In Belarus, the Central District Court of Minsk found Viktoria Biran guilty of breaching the “procedure for the organization and holding of mass events” when she took pictures in front of government buildings while holding a piece of paper that said “YOU are fake”. Biran said she was protesting an article posted on the Interior Ministry website that stated the LGBTI community “are just fakes”.
In the US, Sergeant Nick Harrison, an HIV-positive National Guard soldier, filed suit against the government for a policy that he says “makes it effectively impossible for people living with HIV to serve” in the military. The policy announced in February, directs the Pentagon to remove military personnel who are “undeployable” to serve outside the US for 12 consecutive months. Currently, people who are diagnosed with HIV after enlisting can remain in the armed forces although they are barred from deploying overseas.
Regarding Religion: In April Trinidad and Tobago’s High Court ruled that criminalization of sex between adults of the same gender was unconstitutional. The ruling spurred religious leaders representing Catholic, Hindu, Muslim, and evangelicals to hold a press conference to call upon the government to amend the Marriage Act to specify that marriage is only between a “biological man and a biological woman”. Additionally, they urged the government not to update the Equality Opportunity Act to include protections for LGBT people. This did not deter the community from holding their first ever Pride Parade.
In Barbados, church leaders held a press conference ahead of the local Gay Pride March to oppose the the gay “agenda” which they say includes “imposing” a homosexual lifestyle, efforts to “deconstruct” marriage and the nuclear family, and “an attempt to make the personal sexual preference of a very small group a human right”. Despite the negative rhetoric, Barbados held its first major Pride March.
In Israel, over 200 leading rabbis signed a letter supporting the chief Rabbi of Jerusalem who spoke against gay parents’ surrogacy rights. The letter stated that businesses and politicians who have supported the LGBTI community have been subject to “brainwashing designed to destroy the concept of family and turn perverts into heroes”.
In Malaysia, around 2,000 people attended the “Gathering for Muslim Revival” rally in Kuala Lumpur to protest the “erosion” of the interests of the Malay Muslim majority. During the rally, Malaysian Insights spoke to many protestors who condemned Minister of Religious Affairs Mujahid Yusof Rawa for stating that the LGBT community has the same rights as other citizens.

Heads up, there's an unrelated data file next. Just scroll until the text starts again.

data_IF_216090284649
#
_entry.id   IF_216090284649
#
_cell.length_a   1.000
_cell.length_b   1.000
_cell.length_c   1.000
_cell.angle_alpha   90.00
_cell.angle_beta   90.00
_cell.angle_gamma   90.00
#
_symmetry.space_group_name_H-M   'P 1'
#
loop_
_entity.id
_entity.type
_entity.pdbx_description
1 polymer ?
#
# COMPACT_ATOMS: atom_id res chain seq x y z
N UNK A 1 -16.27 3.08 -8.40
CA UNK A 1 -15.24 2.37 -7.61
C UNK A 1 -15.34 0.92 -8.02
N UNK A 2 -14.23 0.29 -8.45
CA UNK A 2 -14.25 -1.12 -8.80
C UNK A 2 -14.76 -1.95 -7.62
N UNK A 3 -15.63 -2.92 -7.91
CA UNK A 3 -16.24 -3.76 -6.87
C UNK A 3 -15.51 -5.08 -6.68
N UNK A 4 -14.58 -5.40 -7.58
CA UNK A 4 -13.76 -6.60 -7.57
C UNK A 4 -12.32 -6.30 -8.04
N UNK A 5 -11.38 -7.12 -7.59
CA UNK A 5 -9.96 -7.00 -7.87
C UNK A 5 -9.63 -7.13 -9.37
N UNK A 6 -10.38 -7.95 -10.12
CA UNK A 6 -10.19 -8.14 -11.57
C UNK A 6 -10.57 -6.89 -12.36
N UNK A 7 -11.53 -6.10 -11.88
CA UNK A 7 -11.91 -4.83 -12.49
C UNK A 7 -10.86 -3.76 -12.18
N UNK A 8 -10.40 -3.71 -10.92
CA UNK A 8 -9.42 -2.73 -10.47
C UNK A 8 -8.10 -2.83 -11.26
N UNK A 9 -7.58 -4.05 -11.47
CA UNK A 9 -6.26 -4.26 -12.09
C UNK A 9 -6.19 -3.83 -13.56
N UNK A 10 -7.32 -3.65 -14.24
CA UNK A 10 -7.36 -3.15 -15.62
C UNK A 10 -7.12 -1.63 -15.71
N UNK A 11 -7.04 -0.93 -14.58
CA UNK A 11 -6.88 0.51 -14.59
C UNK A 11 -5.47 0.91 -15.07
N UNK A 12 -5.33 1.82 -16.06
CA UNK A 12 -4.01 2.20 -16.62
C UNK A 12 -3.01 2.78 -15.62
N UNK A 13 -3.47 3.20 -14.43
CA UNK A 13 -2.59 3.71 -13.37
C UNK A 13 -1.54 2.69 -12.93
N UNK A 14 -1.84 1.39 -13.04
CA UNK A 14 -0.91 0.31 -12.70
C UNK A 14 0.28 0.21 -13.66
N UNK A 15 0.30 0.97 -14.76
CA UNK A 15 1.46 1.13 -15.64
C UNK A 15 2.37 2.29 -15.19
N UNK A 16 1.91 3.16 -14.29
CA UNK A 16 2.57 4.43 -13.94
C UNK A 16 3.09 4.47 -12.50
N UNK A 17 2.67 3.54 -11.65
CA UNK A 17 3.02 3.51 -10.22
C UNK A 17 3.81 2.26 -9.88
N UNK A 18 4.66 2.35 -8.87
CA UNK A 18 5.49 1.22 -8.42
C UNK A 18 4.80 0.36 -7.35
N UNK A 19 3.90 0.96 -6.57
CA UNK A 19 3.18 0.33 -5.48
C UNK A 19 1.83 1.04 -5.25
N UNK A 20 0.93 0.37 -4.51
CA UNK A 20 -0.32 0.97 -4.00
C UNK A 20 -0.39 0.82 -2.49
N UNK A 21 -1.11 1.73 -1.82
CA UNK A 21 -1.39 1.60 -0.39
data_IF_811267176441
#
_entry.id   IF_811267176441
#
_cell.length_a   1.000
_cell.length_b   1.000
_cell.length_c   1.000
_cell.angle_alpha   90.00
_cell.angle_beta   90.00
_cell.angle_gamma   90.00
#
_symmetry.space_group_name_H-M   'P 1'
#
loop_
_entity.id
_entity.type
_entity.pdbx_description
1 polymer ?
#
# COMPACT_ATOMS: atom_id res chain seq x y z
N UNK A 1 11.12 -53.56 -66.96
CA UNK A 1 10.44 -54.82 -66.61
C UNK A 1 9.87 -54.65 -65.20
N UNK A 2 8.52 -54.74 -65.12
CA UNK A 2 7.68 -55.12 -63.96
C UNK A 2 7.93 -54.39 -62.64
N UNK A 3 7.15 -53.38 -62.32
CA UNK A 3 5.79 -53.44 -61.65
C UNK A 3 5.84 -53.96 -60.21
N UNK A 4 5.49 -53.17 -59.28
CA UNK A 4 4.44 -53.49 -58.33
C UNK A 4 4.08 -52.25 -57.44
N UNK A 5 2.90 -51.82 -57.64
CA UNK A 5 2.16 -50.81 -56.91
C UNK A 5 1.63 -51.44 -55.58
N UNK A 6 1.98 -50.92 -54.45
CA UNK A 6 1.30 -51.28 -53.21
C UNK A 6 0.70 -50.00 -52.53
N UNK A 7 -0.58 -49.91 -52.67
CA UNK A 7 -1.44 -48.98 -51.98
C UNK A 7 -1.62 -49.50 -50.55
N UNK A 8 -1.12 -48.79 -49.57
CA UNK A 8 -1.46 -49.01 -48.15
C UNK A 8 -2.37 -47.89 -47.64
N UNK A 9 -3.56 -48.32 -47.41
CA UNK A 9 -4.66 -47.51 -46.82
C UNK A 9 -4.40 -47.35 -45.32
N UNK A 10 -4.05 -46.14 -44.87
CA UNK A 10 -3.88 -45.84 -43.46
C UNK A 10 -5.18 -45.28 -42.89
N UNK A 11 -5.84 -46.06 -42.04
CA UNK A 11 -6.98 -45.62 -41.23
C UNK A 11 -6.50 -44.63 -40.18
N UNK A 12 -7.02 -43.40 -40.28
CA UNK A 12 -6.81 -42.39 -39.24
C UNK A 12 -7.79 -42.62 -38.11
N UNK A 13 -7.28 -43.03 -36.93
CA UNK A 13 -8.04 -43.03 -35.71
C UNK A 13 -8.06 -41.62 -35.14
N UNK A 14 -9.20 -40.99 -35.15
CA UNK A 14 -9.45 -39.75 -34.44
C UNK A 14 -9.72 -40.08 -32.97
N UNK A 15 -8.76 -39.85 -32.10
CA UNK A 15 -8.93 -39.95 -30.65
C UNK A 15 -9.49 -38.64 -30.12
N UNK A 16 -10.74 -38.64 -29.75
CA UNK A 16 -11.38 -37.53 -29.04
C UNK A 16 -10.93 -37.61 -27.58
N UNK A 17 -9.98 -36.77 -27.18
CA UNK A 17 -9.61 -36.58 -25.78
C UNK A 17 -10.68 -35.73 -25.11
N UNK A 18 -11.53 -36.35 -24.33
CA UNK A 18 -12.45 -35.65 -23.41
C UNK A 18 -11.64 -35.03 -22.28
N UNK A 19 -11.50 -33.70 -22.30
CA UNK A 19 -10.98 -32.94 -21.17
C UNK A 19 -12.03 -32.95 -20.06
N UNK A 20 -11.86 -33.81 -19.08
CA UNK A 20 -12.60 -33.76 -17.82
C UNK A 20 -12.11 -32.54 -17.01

At least two Catholic groups that support LGBT people say they have been “ignored” and excluded from the upcoming World Meeting of Families event with Pope Francis. Speaking from Ireland, Archbishop Diarmuid Martin promised that an upcoming Pastoral Congress would “discuss issues” around allegations that same-sex couples have also been excluded from the event.
Fear and Loathing: At AIDS2018, Mauro Cabral Grinspan, executive director of global trans advocacy organization GATE, described the desperate situation of trans-specific organizations around the world. According to GATE data, trans groups suffer significant funding shortages—more than half operate with less than $10,000 a year and many work with zero dollar budgets—despite shouldering a disproportionate HIV burden.
Media Matters released a new in-depth report outlining the anti-LGBTQ postions, actions, and extreme rhetoric of Alliance Defending Freedom, a legal group that takes credit for its role in 54 US Supreme Court decisions and made over $50 million in revenue in 2016.
In the US, since January at least 15 trans people have been murdered, the majority of whom have been trans women of color. Four of the victims (plus a fourth woman who survived her attack) were black trans women living in Florida and locals fear a serial killer is targeting the community. Activists warn that routine misgendering by police and media is likely hiding the true number of trans victims across the country.
From India, Mohini Mahant, the first transgender woman in the country to be selected to sit as jurist for a court, spoke out about the lack of employment for hijras and trans people. Mahant, who holds a masters degree in public policy and social work, says that despite promises by authorities to bring meaningful job opportunities to trans people, no one will hire them. Officials in Bihar, India have hired transgender people to act as security guards at girls’ and women’s safe houses to protect them from sexual assault.
In the UK, a Newcastle police superintendent warned that hate crimes have risen in the city and that criminals feel “empowered” to commit homophobic violence. Meanwhile, the UK National LGBT Survey showed that even seemingly mundane things, such as being too afraid to hold hands in public, negatively impact a majority of LGBT people in the country.